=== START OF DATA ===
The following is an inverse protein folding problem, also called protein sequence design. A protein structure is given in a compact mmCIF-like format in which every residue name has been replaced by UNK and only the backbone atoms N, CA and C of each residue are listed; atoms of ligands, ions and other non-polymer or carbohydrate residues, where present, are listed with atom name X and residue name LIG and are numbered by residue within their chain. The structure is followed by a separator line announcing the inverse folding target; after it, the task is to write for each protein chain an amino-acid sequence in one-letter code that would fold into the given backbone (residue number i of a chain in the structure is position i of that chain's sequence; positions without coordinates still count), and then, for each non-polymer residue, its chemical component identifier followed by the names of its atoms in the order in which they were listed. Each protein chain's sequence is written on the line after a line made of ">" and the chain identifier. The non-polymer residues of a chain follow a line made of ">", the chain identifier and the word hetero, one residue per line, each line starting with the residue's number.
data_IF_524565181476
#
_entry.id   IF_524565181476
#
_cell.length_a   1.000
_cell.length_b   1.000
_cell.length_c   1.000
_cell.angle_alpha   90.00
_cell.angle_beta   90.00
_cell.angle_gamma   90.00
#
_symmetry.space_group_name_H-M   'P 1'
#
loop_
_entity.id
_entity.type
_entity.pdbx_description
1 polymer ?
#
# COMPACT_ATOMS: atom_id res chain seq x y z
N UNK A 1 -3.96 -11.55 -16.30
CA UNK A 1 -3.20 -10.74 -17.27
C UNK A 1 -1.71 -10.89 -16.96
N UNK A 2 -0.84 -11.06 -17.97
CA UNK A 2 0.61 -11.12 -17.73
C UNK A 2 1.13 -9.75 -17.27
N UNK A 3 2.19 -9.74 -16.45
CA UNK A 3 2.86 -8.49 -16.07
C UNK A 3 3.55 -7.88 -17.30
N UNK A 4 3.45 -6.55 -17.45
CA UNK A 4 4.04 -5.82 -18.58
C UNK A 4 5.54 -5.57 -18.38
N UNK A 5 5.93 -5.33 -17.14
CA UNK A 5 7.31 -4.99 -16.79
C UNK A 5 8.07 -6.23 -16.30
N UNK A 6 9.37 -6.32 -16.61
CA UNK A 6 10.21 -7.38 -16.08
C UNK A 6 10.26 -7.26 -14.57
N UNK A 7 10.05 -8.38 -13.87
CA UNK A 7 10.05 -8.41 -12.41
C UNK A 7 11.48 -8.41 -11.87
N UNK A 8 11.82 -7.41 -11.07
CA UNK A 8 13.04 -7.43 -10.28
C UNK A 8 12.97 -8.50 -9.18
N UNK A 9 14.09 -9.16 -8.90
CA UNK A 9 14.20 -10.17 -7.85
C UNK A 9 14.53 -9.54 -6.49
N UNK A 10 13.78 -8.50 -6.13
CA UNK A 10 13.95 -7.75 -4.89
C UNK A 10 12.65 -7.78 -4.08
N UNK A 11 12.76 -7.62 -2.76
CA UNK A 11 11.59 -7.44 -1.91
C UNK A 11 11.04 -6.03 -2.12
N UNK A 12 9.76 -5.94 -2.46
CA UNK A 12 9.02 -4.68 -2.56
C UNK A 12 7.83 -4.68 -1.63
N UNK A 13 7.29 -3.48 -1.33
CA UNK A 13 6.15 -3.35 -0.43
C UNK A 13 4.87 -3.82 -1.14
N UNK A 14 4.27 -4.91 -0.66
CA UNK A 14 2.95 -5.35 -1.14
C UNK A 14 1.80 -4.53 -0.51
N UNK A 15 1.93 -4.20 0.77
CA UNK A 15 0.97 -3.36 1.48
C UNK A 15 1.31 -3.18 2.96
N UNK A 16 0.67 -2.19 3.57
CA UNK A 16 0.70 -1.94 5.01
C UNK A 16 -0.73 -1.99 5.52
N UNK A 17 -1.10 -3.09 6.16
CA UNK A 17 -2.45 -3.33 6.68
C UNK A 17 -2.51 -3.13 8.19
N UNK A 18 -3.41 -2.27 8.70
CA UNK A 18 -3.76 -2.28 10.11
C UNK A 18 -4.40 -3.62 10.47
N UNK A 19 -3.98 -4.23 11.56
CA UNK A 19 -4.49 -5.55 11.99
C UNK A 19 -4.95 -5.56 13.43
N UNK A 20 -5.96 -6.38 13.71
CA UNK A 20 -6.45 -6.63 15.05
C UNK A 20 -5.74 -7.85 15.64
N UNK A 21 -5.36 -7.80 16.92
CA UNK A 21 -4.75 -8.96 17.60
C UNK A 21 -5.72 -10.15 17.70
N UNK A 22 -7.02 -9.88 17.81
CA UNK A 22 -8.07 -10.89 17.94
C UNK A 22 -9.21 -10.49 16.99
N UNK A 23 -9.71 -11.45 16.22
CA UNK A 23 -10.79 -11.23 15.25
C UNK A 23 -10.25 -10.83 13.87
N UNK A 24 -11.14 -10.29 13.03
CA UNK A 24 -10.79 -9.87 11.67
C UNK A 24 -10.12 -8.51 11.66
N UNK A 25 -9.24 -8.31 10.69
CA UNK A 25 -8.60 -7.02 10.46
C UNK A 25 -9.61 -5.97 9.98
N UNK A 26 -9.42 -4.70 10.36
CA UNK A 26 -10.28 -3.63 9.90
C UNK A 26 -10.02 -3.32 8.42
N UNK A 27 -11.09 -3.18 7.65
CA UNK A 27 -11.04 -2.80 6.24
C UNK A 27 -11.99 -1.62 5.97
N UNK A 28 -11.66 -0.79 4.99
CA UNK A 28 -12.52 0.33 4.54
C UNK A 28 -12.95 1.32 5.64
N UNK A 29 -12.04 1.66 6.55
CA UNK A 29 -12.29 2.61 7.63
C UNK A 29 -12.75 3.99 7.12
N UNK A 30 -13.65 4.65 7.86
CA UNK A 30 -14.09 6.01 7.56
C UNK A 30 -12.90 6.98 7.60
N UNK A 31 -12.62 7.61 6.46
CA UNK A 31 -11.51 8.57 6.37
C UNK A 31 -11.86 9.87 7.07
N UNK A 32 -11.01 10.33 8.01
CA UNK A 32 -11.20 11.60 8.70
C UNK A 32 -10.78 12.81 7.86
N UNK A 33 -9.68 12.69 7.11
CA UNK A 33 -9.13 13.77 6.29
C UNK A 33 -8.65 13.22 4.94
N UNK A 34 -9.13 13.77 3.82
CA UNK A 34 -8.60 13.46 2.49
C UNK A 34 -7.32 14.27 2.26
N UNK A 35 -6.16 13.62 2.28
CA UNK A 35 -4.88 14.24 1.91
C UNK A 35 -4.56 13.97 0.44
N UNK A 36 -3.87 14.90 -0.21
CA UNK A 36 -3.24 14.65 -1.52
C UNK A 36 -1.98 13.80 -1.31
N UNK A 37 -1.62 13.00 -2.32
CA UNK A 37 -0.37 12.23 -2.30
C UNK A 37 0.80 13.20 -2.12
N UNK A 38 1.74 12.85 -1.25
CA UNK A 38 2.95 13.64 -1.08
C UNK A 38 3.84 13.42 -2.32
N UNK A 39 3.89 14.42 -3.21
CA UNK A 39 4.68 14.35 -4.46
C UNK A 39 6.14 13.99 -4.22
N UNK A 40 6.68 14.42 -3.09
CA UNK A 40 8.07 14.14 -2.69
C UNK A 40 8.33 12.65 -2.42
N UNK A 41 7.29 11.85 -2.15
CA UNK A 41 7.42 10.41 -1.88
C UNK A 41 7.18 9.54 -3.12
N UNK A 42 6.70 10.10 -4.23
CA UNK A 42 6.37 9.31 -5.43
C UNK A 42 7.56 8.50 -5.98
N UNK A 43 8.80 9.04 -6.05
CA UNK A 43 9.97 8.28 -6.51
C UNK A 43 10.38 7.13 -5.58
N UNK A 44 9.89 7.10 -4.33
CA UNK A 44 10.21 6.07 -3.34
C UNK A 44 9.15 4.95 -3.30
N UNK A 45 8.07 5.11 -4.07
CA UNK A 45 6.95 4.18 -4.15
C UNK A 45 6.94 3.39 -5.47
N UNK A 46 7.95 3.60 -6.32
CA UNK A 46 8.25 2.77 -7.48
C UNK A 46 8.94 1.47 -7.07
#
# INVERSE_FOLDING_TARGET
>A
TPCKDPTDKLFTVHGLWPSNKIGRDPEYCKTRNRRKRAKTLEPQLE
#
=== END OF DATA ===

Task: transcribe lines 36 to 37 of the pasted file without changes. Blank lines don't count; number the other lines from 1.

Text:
C UNK A 5 8.07 -6.23 -16.30
N UNK A 6 9.37 -6.32 -16.61